This is a typical female approach: combining different things into one event. Firstly, creating a safe environment for market research and secondly, having a good time with a nice bunch of people. Well, and she got some of her investment back. Not just ‘what’ but ‘how’ women shop, will always be on her mind when setting up the final location for the shop and atmosphere will always be a big thing.

The other one is setting up her own farm. I don’t know a lot of details, but I do know that she is having pigs and sheep and that she is producing her own goods working on unusual techniques like felting sheep wool into scarves. At the moment she is seen at charity events and fairs.

Again, she is combining completely different things. This is a good way to check out the market in a safe environment, she is supporting a good cause and has a bit of fun with a nice bunch of people.

This is the softest, warmest scarf I ever had. It might not be the most fashionable, but certainly one of the funniest.

The sheep are black and white - I think she said it's Jacob's sheep, so there is no dye used. And no, the hoofs are not indicating that a horse is involved.

Additionally I learned about another clothes store with a difference at the charity event. The owner of ‘Artichoke Collection’ is buying previous seasons clothes from designer labels focusing on the ‘grown up’ rural woman. So basically it is an outlet store. However, she is travelling charity events and fairs with her fashion show. During these events she is networking and advertising that she is bookable for events. Thus she is not only selling clothes, but offers an entertainment around which organizers can wrap their events. Again, she is combining different things in a fun way and is brilliant in creating an ‘open your purse for me’ atmosphere.

All three of these ladies are inspiring, with a lot of energy and the will to work hard for their success. They are smart; they have been working in other areas and have seen things. I am sure they will make a living with their businesses. However, I am not sure that they will create a business like Diane Keaton did in ‘Baby Boom’ .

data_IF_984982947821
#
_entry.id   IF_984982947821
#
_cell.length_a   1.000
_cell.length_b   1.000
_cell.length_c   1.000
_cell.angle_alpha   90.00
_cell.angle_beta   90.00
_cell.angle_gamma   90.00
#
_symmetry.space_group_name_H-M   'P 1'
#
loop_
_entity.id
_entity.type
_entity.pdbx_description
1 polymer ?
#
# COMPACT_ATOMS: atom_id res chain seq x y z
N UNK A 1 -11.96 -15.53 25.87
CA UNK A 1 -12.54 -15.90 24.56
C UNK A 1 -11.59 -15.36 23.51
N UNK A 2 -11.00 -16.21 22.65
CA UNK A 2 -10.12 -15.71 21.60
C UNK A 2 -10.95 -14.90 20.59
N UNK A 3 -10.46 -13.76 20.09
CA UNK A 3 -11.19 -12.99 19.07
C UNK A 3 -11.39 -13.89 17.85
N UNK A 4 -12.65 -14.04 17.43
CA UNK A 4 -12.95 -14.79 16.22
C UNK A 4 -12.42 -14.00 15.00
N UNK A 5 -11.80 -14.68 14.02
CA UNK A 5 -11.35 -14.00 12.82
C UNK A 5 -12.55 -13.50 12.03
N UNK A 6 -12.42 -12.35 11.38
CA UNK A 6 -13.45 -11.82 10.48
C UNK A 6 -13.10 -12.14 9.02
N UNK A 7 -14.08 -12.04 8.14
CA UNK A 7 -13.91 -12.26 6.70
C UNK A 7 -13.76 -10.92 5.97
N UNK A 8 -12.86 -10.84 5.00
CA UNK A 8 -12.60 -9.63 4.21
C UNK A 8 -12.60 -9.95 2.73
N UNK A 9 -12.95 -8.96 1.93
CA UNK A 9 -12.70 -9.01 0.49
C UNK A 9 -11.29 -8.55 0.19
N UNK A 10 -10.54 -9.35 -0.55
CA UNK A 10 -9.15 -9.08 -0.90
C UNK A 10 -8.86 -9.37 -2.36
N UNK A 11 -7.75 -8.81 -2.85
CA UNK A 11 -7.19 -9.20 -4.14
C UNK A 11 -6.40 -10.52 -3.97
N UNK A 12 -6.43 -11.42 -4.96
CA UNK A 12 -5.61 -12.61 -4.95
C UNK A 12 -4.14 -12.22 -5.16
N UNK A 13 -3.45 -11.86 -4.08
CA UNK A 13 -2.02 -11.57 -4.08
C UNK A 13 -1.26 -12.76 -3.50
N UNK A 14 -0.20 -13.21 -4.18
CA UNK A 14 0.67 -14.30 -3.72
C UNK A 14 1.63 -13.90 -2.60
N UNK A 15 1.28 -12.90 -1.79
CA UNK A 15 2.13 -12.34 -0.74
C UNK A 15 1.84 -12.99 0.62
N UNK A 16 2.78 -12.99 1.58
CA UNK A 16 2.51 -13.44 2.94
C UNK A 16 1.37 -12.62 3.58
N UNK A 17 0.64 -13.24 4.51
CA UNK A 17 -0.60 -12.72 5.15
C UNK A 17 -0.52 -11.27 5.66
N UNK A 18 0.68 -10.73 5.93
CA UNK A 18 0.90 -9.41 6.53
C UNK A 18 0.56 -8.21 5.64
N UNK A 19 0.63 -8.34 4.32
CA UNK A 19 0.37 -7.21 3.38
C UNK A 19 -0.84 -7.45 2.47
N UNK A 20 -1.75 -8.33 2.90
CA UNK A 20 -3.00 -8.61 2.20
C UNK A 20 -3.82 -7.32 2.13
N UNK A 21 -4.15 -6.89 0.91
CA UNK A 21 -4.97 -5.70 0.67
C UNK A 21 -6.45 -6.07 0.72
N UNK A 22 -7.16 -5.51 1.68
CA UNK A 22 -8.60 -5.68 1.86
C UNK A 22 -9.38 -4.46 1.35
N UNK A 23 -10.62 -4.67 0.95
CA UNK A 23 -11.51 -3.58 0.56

I only can guess the reasons; since I have some issues that would hold me back. Oh all the ideas I had and still have… I admire these women for actually doing the step into businesswomen hood. I have a hunch that they take the joy and the satisfaction of the job from doing the actual stuff themselves. They don’t want to have a chain of shops because then they would be managing people rather then selling clothes, felting wool or feeding pigs.

If I had a business I would like to have the contact with my customers. I would need to see the sparkle in their eyes and the smile on their faces when I deliver the job or when they buy something that they really like. There is nothing better than to make a difference to someone’s life. Big companies do that, no doubt about that. They are not just selling a telephone, but contact to family and friends; not just a ball gown, but the feeling to be the most gorgeous woman at least for this one night. Sitting in their offices however, the owners of big companies just never really see this effect in people, and hence they all too often forget that this is their actual job.

I have a suspicion that these smart women tend to not go BIG because they are not willing to trade ‘big job satisfaction’ for ‘big money’.

And it is good that way!

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Copyright 2007
Author: Rika